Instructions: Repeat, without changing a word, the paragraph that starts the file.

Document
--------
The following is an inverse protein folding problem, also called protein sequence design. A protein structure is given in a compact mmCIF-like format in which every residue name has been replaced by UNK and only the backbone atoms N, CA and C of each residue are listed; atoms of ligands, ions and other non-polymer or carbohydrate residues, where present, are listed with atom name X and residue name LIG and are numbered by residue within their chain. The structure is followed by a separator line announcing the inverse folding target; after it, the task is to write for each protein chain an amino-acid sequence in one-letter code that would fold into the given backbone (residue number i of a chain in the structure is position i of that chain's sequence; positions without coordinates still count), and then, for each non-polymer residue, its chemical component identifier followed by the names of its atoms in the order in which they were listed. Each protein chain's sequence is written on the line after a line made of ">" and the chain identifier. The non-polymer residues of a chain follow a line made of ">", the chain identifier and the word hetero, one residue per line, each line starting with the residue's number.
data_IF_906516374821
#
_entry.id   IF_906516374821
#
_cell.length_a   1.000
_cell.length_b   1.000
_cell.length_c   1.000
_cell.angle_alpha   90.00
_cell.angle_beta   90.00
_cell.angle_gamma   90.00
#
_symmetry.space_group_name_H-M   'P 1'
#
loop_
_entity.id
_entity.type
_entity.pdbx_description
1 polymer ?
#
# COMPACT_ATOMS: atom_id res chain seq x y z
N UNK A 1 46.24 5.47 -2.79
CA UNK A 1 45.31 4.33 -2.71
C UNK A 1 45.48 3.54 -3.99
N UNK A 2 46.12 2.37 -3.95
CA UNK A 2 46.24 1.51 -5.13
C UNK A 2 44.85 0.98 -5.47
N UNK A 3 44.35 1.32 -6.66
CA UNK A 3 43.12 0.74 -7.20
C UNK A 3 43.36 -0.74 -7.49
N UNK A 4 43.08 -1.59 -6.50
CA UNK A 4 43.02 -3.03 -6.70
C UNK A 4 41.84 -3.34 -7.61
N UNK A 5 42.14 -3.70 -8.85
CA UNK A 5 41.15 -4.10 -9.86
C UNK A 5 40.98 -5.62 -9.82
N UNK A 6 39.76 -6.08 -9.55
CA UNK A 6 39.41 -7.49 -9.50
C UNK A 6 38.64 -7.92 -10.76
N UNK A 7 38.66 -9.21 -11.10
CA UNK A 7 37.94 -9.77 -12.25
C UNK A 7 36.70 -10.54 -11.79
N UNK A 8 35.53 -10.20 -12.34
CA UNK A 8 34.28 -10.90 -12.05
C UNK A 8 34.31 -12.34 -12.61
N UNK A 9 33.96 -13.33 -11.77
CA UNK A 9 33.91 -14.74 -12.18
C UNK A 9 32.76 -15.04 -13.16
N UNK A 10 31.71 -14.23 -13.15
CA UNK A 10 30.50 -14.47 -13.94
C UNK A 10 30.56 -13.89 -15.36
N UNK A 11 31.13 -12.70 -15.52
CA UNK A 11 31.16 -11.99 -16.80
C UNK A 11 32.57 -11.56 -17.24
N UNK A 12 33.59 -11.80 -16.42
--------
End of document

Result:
The following is an inverse protein folding problem, also called protein sequence design. A protein structure is given in a compact mmCIF-like format in which every residue name has been replaced by UNK and only the backbone atoms N, CA and C of each residue are listed; atoms of ligands, ions and other non-polymer or carbohydrate residues, where present, are listed with atom name X and residue name LIG and are numbered by residue within their chain. The structure is followed by a separator line announcing the inverse folding target; after it, the task is to write for each protein chain an amino-acid sequence in one-letter code that would fold into the given backbone (residue number i of a chain in the structure is position i of that chain's sequence; positions without coordinates still count), and then, for each non-polymer residue, its chemical component identifier followed by the names of its atoms in the order in which they were listed. Each protein chain's sequence is written on the line after a line made of ">" and the chain identifier. The non-polymer residues of a chain follow a line made of ">", the chain identifier and the word hetero, one residue per line, each line starting with the residue's number.